I'm curious as to how many academic studies and industry white papers are actually using daily data to report intramonth drawdowns; specifically, when the papers are often reporting monthly signals, statistics, and performance. I would think it would be obvious that honest reporting would report risk statistics using daily data granularity, but considering they do not often explicitly state such, it is hard to say with certainty.

Many of the daily data series themselves are hard to gather and guarantee same results (dividends, etc) over the long term. But there are numerous papers on topics such as multi-asset momentum strategies going back to the seventies. There would be a large difference in some risk metrics like drawdown if only monthly closing data points were sampled.

Any first-hand experience or references on the matter are appreciated.

edit: Thanks for replies so far. Just for clarification; I'm not really asking about the merits or pitfalls of sampling at different intervals-- I'm well aware of that. I'm asking more about experiences with various papers(academic) and white-papers(industry) that show monthly statistics back to the seventies (or more) and whether or not you've found that they divulge risk metrics (esp. drawdowns) based on daily or only monthly granularity. It's important for comparison purposes to understand if they are underestimating risk measures in such old data. If some paper, displaying only monthly results, charts, and tables, tells me that the worst drawdown over 40 + years was -25% (some use data going back to twenties), I want to know if that included daily granularity or not. Unfortunately, I don't often see that clarification and so I'm wondering if it is the norm to only use monthly sampling for long term systematic studies with potentially sparse daily data available on total return series. There are some high low data available from CRSP and IDSI going back to the 60s, so I agree with Freddy that it can be done, just more interested in what has actually been applied in papers with older data, so they can be compared reliably.

  • $\begingroup$ just like to point out the problem you describe isn't specific to monthly drawdowns $\endgroup$ – pyCthon Jan 25 '13 at 3:05
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    $\begingroup$ I do not know how many studies there are but I can tell you that using daily data for the purpose of calculating max drawdowns is the absolute largest granularity I would accept to even look at for strategies of holding periods <1 year. There is just so much half-hearted stuff out there done by people who have never even traded a single stock in their life or understand how an fx roll over is conducted yet they write all those fancy finance papers. I really take issue with from-reality-removed abstraction academic research which is subsequently called financial modeling. $\endgroup$ – Matt Jan 25 '13 at 6:04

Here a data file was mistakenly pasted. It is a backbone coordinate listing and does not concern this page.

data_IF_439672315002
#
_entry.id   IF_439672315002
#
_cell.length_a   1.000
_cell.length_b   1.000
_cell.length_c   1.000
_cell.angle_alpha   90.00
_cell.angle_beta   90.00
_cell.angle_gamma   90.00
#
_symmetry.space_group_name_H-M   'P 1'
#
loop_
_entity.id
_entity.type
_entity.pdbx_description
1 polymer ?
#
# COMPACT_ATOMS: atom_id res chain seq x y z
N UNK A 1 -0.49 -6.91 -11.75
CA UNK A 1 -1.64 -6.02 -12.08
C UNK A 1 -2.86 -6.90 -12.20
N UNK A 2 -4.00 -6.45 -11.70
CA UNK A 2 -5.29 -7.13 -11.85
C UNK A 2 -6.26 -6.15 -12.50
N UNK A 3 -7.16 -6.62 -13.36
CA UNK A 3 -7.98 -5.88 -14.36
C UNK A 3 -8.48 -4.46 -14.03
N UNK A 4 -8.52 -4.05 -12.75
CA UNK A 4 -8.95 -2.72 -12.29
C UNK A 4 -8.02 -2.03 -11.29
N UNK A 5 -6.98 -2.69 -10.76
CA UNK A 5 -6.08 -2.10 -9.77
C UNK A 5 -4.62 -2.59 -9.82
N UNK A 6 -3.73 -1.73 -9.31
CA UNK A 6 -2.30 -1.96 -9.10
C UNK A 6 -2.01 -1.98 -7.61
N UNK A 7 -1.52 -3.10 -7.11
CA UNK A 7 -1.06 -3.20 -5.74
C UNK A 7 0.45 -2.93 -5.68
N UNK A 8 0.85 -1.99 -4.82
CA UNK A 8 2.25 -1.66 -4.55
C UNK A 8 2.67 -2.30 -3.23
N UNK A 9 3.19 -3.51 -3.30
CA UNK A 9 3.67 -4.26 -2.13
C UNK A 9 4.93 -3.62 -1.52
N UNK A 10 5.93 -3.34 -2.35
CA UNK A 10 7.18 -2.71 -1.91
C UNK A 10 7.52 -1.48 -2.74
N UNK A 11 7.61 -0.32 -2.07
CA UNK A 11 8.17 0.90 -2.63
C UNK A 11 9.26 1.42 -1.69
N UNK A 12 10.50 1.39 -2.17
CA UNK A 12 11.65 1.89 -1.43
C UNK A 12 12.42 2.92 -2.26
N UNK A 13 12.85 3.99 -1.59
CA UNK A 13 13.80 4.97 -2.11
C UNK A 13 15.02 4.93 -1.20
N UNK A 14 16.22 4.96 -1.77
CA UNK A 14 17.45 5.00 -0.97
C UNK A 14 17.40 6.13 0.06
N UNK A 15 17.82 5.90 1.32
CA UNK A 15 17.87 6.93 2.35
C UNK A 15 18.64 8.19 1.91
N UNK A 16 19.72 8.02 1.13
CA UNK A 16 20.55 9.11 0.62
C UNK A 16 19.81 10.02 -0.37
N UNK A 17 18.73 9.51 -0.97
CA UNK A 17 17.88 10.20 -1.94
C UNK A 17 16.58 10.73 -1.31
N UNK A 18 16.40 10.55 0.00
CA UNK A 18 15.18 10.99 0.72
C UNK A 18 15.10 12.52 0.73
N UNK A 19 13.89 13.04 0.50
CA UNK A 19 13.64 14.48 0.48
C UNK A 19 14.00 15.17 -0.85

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    $\begingroup$ ...so in this case do not accept drawdown calculations based on monthly closing data points. I have no issue with monthly high-low data point incorporation as long as reasonable fill/stop assumptions are made (or as long as its explicitly mentioned that no transaction related costs are considered). $\endgroup$ – Matt Jan 25 '13 at 6:07

You're right to recognize that the sampling interval of your risk metrics could make a huge difference. For drawdown, there's no reason not to use the same granularity as the data that one has, unless the author is deliberately shaping the curve to appear better than it actually is. A trivial example of this would be if you had a buy-and-hold portfolio in cash equities through May 6, 2010.

However, for Sharpe ratio, VaR etc., it is difficult to get a meaningful value at high resolution.

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    $\begingroup$ there would be no issue, no matter what granularity used if high/lows were applied and not closing values of compressed data. $\endgroup$ – Matt Jan 25 '13 at 6:47
  • $\begingroup$ I was thinking in the context of intraday strategies. Using highs and lows requires the assumption that the executions are MOC or MOO. $\endgroup$ – elleciel Jan 25 '13 at 9:10
  • $\begingroup$ Well OP made it pretty clear he is not talking about intraday strategies. Those are strategies with daily if not weekly/monthly holding periods. And for highs/lows you need nothing else than the max price and min price. Nothing else. Let's not split hairs here unless the big picture is in place and set right. $\endgroup$ – Matt Jan 25 '13 at 9:11
  • $\begingroup$ Yes, using highs and lows is half-hearted but I understand that you might have your own interests. Since few strategies are MOO/MOC, and maximum drawdown on each single day is not path-independent, you should use the highest resolution of data that is available to you, even if the strategies have holding periods measured in days. $\endgroup$ – elleciel Jan 25 '13 at 9:35
  • $\begingroup$ Thats not what I said. Lets say you only have monthly resolution data available. What is half-hearted in using the min and max in a given month as a clear indication of where prices traveled to at the boundaries? And I do not have any own interests. Please let's stick to the topic at hand. As I repeatedly said you concern yourself with micro execution logic and whether a strategy executes MOC or not while you have not sorted out the 32,000 feet above the ground big picture. (And yes do not test MOC on monthly data, its a dumb approach to start with, so no need to make such assumptions). $\endgroup$ – Matt Jan 25 '13 at 9:47

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